Mr. Truman continued trading, and he began investing wheat futures. He did well for a while, and then he lost everything in one fell swoop. When Harry graduated from high school, there was no money to send him to college. He really wanted to go to West Point, but his eye sight was too poor. Harry, who was largely self-educated, took a job in a bank.

When he was a young boy, Harry saw a little, blue-eyed Bess Wallace on the playground. He said that he fell in love with Bess then, and he never loved another girl. Harry spent many years courting Bess.

World War I came, and Harry wanted to volunteer.  He wanted to enlist so badly that he memorized the eye chart so he could pass the physical. Harry passed and ended up in some of the most brutal fighting of the war. Throughout the time he was serving in the military, Harry carried a picture of Bess in one of his shirt pockets and a picture of his mother in the other. He wrote hundreds of letters to both women.

Back home, Harry won his Bess’s hand. He was 35 when they were married, and she was 34. Harry was able to get a job as a judge, not a legal judge, but a man who was overseer of road building, etc.  in the county. From that political job, he moved on up the ladder and was finally elected as a Senator from Missouri.  His success in the Senate caught the attention of President Roosevelt who asked him to run with him as his vice president.  The Roosevelt/Truman ticket easily won the election.

Just a few months after that election, President Roosevelt died. Harry Truman from Missouri became the 33rd President. His mother did not seem to be overly impressed because she said that Harry wasn’t actually elected by the people to be President; he was elected by the people to be  vice president.  Even when he was President, Harry never forgot his mother, and he never forgot the character traits which taught him by example.  Those were the traits that endeared him to the American people—his humility, his honesty, his “what you see is what you get” down-to-earth personality.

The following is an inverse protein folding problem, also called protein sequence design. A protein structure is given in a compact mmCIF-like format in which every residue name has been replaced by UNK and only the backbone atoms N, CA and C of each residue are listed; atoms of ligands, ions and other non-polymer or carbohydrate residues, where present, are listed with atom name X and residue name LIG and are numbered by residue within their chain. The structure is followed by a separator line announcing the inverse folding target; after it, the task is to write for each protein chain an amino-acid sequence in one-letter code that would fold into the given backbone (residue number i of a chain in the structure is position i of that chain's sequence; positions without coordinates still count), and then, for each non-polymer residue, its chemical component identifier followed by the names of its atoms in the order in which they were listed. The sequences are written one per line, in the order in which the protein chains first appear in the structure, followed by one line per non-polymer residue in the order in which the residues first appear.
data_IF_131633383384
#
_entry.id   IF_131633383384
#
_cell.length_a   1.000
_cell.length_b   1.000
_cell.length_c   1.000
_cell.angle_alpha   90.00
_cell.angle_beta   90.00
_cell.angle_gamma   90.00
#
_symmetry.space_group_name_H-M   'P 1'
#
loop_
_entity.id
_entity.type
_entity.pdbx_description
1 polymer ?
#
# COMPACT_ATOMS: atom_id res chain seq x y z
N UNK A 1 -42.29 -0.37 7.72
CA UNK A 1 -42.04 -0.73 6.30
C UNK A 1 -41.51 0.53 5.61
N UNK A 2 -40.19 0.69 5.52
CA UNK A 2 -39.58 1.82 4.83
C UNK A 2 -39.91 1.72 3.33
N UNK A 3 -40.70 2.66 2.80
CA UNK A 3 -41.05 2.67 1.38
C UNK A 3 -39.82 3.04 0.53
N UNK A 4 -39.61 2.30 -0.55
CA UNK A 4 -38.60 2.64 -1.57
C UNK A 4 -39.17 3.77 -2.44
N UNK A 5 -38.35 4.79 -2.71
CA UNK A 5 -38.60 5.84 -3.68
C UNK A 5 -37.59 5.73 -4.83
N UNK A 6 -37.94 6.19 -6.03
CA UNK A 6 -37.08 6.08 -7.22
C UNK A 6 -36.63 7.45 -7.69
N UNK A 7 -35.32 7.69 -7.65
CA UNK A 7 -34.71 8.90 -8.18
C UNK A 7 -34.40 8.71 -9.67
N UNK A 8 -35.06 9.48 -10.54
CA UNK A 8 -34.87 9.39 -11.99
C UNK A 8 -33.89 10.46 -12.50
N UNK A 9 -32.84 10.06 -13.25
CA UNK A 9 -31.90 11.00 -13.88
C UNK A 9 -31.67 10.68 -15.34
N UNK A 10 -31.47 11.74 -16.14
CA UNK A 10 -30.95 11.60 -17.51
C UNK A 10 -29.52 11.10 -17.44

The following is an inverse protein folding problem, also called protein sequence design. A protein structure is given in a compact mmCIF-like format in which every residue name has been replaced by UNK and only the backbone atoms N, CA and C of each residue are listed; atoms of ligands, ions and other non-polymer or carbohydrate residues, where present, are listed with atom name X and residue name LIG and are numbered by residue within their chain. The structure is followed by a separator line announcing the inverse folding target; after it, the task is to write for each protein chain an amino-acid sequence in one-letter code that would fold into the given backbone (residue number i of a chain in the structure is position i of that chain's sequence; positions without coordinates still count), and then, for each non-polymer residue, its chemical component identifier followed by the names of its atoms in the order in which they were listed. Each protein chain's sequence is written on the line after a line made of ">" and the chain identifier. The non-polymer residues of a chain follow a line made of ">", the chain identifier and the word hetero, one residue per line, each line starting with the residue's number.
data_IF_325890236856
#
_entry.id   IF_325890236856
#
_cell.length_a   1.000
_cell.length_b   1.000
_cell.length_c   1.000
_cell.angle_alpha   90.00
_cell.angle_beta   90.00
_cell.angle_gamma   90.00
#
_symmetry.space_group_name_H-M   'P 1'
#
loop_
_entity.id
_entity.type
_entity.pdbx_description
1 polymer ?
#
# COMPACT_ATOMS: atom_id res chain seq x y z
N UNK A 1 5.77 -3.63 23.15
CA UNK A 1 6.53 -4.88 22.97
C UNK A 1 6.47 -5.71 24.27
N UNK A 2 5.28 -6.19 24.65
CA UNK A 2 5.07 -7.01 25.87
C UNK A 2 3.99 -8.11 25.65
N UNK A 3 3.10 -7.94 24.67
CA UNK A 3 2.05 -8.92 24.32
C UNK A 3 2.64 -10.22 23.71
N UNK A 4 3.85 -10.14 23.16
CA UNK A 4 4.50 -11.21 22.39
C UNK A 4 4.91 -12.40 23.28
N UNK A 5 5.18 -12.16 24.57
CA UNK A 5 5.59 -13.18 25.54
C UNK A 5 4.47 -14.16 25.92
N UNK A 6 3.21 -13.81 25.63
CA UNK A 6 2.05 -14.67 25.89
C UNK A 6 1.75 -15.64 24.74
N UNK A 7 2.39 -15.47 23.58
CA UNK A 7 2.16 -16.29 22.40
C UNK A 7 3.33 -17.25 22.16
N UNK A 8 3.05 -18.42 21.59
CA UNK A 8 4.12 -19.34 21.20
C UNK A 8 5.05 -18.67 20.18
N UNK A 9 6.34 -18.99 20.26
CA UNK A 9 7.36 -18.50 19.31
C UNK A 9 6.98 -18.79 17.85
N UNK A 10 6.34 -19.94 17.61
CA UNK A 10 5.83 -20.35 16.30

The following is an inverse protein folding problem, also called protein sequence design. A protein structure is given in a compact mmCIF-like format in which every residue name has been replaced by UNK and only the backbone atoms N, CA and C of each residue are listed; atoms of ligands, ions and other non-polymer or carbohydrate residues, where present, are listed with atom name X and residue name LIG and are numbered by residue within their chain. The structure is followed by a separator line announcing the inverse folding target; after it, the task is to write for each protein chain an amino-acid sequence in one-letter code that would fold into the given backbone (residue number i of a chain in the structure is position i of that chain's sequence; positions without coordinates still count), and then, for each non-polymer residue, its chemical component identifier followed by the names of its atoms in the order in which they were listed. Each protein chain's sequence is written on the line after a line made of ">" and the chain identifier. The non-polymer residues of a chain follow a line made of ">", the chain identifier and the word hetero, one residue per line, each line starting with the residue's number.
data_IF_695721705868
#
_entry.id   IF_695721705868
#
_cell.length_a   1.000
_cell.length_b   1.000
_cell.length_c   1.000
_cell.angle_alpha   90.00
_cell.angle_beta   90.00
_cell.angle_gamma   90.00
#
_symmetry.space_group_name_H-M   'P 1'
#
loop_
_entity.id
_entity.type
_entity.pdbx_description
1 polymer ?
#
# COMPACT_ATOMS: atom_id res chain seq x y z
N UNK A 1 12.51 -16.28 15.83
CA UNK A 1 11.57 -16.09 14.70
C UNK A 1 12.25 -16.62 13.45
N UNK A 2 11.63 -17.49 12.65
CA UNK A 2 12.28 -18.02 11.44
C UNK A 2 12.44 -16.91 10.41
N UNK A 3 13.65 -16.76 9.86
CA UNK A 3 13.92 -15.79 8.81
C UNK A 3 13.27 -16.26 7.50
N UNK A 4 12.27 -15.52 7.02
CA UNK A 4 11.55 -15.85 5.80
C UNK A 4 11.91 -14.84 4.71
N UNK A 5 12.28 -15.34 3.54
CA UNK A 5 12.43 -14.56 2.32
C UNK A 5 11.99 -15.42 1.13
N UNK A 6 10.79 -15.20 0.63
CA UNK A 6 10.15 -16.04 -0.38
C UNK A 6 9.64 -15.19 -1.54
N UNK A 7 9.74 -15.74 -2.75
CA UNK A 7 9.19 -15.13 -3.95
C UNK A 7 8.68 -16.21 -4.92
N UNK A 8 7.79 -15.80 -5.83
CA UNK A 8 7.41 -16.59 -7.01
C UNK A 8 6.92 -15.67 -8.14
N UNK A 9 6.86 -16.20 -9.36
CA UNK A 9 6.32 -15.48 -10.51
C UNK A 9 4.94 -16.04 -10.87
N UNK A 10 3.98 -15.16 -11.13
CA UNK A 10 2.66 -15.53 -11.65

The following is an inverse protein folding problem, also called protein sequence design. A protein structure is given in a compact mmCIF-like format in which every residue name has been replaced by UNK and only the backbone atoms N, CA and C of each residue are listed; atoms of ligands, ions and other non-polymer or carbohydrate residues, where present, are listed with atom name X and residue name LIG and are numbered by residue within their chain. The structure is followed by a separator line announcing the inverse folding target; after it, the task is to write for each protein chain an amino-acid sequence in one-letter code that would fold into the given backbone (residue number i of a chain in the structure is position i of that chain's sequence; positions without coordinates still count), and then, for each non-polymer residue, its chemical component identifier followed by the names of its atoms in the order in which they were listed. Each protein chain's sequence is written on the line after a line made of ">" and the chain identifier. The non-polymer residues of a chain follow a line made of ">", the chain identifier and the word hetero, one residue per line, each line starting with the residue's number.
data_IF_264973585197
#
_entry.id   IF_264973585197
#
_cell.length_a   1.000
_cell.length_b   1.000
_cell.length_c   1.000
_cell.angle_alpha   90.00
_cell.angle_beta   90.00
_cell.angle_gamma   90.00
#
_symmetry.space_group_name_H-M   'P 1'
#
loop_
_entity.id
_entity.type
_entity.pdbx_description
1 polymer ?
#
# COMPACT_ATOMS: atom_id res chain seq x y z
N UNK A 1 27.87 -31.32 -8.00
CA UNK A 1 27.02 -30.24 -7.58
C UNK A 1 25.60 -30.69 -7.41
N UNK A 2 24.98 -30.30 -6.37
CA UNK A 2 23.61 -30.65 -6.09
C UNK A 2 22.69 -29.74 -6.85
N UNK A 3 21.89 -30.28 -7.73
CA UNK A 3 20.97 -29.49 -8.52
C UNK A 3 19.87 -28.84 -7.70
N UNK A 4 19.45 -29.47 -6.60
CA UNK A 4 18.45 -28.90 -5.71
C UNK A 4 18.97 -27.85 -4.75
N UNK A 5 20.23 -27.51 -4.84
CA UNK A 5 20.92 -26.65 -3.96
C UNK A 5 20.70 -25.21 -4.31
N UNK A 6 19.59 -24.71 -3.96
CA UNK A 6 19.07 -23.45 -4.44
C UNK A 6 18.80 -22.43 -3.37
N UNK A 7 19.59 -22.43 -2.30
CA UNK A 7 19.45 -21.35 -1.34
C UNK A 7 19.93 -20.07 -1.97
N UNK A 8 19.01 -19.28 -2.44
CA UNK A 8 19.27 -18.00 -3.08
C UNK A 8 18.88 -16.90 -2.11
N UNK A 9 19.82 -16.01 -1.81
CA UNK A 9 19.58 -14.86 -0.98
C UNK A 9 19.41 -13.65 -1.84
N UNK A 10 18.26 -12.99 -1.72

Harry still wrote letters to his mother by the dozens and also called her. If something important happened like the end of World War II, Martha knew she would get a call. That call always came through. Martha lived two years after her son became the president, but she died before the people elected him President.

In 2021, President Truman was ranked as the sixth best when historians ranked the presidents.  That was/is a mighty fine ranking for a farm boy from Missouri. who did not get to go to college but who never forgot his mother’s admonition, “Be a good boy, Harry.”